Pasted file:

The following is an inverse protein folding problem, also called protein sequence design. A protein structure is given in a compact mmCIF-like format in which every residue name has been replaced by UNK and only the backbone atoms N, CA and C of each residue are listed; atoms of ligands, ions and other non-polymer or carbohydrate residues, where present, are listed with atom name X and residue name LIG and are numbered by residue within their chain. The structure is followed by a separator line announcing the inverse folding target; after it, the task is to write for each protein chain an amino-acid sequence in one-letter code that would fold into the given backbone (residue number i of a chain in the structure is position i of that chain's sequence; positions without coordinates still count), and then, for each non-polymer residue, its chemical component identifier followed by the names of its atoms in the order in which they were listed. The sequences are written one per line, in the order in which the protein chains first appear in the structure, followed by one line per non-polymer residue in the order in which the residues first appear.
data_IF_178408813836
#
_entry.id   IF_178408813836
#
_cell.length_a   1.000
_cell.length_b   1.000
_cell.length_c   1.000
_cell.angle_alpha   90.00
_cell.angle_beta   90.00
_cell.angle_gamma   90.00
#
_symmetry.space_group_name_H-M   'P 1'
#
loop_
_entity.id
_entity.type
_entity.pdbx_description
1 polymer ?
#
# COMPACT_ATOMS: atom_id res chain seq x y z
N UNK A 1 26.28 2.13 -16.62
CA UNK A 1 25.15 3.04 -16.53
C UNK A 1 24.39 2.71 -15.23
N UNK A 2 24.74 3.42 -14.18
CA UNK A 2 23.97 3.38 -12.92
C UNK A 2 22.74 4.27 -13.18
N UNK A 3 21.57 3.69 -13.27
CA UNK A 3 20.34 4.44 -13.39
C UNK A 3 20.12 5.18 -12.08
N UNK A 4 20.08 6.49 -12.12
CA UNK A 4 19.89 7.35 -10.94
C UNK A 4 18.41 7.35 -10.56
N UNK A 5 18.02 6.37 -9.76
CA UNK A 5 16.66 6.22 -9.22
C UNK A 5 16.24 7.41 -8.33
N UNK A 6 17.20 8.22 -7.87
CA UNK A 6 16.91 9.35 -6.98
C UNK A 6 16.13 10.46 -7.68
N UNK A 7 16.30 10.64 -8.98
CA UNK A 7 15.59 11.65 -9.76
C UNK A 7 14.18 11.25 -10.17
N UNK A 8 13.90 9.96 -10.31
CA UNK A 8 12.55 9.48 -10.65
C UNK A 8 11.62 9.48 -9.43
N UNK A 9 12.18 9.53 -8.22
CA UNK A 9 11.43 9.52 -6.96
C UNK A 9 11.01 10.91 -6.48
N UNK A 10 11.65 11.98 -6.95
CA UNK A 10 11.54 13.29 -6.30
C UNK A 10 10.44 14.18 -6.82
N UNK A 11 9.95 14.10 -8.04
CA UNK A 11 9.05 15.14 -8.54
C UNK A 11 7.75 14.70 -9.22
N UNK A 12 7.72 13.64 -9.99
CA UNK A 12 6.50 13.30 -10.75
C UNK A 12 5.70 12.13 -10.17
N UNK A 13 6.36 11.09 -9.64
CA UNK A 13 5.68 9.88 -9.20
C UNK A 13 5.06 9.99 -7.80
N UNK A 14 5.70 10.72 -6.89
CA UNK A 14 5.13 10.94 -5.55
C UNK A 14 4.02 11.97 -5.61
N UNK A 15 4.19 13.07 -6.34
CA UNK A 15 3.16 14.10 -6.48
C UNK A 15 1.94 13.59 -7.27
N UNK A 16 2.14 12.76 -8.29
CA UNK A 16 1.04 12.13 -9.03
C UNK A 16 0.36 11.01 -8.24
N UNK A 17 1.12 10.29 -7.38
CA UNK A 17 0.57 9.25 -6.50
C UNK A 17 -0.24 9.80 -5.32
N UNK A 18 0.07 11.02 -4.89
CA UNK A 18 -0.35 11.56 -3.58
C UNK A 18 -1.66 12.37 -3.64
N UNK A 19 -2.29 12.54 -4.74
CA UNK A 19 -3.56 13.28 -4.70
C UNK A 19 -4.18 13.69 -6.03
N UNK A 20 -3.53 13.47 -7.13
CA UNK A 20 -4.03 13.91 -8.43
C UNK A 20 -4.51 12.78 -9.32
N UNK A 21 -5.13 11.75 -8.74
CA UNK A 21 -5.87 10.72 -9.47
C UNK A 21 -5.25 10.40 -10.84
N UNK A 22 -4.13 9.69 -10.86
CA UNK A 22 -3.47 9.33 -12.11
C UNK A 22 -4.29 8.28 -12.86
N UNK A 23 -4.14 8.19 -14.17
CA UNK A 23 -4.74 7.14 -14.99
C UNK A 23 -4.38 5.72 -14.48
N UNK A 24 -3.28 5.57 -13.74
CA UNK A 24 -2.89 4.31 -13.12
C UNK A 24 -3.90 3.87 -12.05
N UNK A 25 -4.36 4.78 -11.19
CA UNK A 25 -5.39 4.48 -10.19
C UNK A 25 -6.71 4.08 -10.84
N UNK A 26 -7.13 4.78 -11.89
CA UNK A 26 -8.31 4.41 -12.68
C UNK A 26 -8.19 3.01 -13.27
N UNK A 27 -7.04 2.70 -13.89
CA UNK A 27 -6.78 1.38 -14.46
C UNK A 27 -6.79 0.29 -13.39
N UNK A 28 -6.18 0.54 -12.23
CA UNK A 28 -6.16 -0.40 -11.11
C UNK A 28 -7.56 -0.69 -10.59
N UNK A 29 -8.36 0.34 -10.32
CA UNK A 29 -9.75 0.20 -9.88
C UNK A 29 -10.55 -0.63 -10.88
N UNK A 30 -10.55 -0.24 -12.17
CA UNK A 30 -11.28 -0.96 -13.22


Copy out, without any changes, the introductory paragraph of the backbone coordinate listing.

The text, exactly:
The following is an inverse protein folding problem, also called protein sequence design. A protein structure is given in a compact mmCIF-like format in which every residue name has been replaced by UNK and only the backbone atoms N, CA and C of each residue are listed; atoms of ligands, ions and other non-polymer or carbohydrate residues, where present, are listed with atom name X and residue name LIG and are numbered by residue within their chain. The structure is followed by a separator line announcing the inverse folding target; after it, the task is to write for each protein chain an amino-acid sequence in one-letter code that would fold into the given backbone (residue number i of a chain in the structure is position i of that chain's sequence; positions without coordinates still count), and then, for each non-polymer residue, its chemical component identifier followed by the names of its atoms in the order in which they were listed. The sequences are written one per line, in the order in which the protein chains first appear in the structure, followed by one line per non-polymer residue in the order in which the residues first appear.